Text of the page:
Golf Australia

Chalmers begs for rules action

Greg Chalmers

Dual #AusOpenGolf champion Greg Chalmers is “begging and pleading” for golf’s governing bodies to become proactive on key matters affecting the sport.

Chalmers, whose most recent Stonehaven Cup win came at this week’s venue The Lakes in 2011, said he had spent much time pondering issues that have dominated discussions since that time, with a distance explosion chief among them.

With next-wave players Cameron Champ and Luke List averaging in excess of 330 yards on drives this young US PGA Tour season, Chalmers said he’d love any decisions on the impact of such length to be made proactively.

“I'm begging and pleading for the USGA and the R&A to do a better job, I really am,” Chalmers said.

“They always seem to be behind and I would love for them at some point, and it's probably going to happen in about 10 years, they're going to go, ‘Hmmm, I think the ball goes too far, or the clubs help to hit the ball too far’.

“So that is something that I am frustrated about because we always seem to be unwinding the clock.

“We always have to – it started with the wedges, the change in grooves, then we went long putter.

“They keep unwinding things.  Why can't we get in front of things?  That's the only thing I wish would happen, they would do a better job sometimes.”

Chalmers, while measured in response to questions about the US PGA Tour schedule’s impact on the global game, sympathised with both Golf Australia and Australian PGA in ongoing scheduling concerns against other international events.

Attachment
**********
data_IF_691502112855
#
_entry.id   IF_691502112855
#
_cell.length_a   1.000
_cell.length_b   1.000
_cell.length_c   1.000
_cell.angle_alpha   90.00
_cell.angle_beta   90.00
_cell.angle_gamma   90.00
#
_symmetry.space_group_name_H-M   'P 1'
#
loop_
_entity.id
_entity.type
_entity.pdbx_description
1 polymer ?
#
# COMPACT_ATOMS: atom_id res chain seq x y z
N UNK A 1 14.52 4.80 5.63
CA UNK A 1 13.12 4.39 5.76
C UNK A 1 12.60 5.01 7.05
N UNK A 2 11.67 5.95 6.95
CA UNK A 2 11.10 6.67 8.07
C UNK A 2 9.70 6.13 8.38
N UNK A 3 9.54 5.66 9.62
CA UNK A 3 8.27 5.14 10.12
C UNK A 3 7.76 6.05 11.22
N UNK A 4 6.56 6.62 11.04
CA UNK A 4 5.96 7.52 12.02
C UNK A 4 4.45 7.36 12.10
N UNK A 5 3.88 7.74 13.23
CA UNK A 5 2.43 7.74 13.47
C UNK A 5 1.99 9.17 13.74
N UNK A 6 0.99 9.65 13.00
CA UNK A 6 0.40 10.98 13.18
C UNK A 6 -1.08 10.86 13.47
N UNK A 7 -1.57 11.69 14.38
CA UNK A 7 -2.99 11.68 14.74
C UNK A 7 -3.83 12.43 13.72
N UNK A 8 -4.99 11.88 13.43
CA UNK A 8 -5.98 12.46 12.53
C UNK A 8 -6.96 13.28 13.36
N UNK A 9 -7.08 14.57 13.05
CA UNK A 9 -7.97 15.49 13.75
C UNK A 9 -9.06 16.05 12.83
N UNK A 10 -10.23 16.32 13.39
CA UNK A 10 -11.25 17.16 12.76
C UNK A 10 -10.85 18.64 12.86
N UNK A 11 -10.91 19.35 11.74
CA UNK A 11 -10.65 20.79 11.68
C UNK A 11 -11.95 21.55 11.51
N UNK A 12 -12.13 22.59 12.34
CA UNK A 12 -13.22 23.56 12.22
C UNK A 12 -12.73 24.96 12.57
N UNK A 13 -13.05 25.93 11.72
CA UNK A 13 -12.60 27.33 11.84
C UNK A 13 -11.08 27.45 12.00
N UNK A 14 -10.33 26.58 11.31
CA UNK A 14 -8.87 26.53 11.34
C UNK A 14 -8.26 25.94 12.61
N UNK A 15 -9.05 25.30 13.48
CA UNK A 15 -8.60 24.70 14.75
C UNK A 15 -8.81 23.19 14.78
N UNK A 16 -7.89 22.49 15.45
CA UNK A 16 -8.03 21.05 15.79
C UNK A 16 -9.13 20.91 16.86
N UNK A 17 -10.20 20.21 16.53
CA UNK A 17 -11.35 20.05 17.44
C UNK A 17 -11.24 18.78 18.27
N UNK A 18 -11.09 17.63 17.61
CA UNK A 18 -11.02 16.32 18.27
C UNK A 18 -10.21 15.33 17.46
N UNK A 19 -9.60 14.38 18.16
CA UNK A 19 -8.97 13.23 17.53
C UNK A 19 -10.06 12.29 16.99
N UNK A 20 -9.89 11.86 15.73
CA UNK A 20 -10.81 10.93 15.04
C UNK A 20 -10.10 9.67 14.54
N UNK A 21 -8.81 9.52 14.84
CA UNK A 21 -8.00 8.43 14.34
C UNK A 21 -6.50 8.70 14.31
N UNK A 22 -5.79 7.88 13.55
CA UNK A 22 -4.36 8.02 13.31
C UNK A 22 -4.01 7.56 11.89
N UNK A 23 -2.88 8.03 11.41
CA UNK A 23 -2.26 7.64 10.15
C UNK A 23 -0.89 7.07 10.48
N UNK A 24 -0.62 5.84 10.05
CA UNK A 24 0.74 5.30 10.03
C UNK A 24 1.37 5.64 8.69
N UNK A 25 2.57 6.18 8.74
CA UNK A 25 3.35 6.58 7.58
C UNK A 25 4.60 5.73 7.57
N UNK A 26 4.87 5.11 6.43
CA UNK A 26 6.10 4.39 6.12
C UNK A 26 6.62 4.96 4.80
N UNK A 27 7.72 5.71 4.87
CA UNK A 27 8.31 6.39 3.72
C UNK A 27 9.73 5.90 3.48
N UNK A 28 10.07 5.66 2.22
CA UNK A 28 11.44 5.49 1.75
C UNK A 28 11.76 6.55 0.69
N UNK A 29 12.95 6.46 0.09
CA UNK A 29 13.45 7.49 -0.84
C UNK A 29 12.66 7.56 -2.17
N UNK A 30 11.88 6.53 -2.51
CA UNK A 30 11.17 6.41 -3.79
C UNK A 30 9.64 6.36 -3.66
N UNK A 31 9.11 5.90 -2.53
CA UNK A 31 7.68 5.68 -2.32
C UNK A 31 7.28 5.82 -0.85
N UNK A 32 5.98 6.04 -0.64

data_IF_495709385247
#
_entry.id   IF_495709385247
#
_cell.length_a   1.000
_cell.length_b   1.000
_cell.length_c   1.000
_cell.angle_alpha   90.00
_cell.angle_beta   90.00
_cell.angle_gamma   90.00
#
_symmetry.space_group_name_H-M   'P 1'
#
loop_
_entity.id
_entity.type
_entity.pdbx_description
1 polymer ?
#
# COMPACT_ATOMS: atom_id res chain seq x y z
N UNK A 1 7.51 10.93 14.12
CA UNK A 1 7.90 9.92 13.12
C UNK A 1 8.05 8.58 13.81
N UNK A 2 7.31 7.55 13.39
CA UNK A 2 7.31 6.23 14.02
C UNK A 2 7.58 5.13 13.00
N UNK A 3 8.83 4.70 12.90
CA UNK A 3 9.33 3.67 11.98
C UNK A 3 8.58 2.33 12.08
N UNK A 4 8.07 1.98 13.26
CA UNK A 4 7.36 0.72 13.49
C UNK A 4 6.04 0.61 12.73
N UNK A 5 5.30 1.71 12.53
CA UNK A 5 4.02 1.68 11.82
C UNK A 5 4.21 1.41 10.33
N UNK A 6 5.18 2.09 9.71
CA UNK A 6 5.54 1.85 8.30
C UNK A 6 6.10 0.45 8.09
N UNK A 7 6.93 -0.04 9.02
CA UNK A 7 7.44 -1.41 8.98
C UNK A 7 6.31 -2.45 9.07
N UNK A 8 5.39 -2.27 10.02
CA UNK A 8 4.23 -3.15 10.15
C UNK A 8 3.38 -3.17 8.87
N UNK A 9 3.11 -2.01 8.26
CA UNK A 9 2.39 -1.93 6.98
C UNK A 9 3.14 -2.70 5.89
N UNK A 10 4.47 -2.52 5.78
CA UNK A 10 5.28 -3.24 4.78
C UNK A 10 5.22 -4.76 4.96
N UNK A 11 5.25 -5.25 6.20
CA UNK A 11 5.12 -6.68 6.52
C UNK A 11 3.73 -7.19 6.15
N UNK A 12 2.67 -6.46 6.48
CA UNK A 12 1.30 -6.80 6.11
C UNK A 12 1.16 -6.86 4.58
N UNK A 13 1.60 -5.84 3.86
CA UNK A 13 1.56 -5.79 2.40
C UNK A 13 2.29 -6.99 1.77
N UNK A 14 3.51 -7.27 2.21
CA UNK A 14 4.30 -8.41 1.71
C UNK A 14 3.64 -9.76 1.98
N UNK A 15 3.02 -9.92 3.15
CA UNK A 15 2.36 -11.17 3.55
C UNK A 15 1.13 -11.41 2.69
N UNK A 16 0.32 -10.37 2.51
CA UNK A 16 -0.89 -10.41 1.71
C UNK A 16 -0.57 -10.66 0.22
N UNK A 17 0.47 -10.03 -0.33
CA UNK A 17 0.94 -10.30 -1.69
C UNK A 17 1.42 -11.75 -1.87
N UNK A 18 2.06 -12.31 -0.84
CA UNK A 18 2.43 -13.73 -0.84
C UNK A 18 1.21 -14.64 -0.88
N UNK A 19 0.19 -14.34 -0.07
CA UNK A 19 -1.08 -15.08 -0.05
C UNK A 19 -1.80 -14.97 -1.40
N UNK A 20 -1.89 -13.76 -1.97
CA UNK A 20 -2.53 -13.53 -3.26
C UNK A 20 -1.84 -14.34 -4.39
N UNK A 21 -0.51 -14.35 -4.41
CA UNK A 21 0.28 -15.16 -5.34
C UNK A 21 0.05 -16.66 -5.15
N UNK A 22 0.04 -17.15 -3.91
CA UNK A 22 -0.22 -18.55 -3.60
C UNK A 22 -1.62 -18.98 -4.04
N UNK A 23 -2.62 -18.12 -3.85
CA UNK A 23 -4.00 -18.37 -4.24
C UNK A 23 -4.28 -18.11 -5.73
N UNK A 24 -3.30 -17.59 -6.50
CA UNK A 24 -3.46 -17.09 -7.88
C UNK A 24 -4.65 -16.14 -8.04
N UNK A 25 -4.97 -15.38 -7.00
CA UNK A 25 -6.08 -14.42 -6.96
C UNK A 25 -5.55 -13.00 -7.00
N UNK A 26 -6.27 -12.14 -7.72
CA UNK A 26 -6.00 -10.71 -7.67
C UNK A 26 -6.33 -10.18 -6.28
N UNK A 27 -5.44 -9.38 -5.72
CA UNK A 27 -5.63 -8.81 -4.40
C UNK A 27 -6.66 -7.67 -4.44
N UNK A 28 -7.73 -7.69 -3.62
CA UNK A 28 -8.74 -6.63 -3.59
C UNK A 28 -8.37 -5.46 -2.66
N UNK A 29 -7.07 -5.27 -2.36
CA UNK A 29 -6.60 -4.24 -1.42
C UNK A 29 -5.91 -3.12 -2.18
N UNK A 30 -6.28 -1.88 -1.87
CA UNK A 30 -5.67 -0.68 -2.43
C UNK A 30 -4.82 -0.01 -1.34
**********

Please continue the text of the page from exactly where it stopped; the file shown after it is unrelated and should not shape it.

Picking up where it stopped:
But he conceded financial imperatives in the American behemoth were often unhelpful to other nations’ scheduling decisions.

“It seems to be always finding that balance between what is best for them versus (a global aspect),” he said.

“They've got to a point where they can help others and also impact others.  I don't know what the answer is.  Should they be concerned about (it), of course they should.

“They are, I’m sure, but they're also very concerned about the business side as well.”


Comments

Posted by glenn hewlett at
15/11/2018 05:24 PM
Well kevin some of us remember when distance was a weapon, and control was also a weapon. When the choice of ball, and club selection, was a balancing act between the two requirements. To sneer at a "short hitter" should really be accompanied by an equal sneer at the bomber who hits two fairways in a round. Sadly, the game has evolved into a state where the short but accurate player is a massive disadvantage and the wild bomber is slavisshly catered to.
Posted by tony cornwill at
15/11/2018 04:40 PM
we wait till the new year,many many rule changes are set to impact ozzie golf
Posted by Nathan Anning at
15/11/2018 02:30 PM
He’s not referring to the longer hitters having a greater advantage. The longer drives are killing the art of actually playing a great golf course how it was designed to be played.
Posted by Gary King at
15/11/2018 12:44 PM
I applaud Greg Charmers for having the courage to speak out about this major problem,if the equipment and ball are allowed to continue on this path 20 years from now golf courses will need to be 15 miles long.I am fed up watching the pros playing sand irons to the longest par fours and 7 irons or less to par fives,it takes great skill to play a 1,2 or 3 iron while a sand iron or wedge even the average golfer can hit the green with these.If the US Golf had any foresight or courage they would also address the ridiculous time the pros are taking to play a round,5 hours is about average ,I recently timed a group in the US whom it took j20 minutes to putt out on one hole.The US administration are killing the game.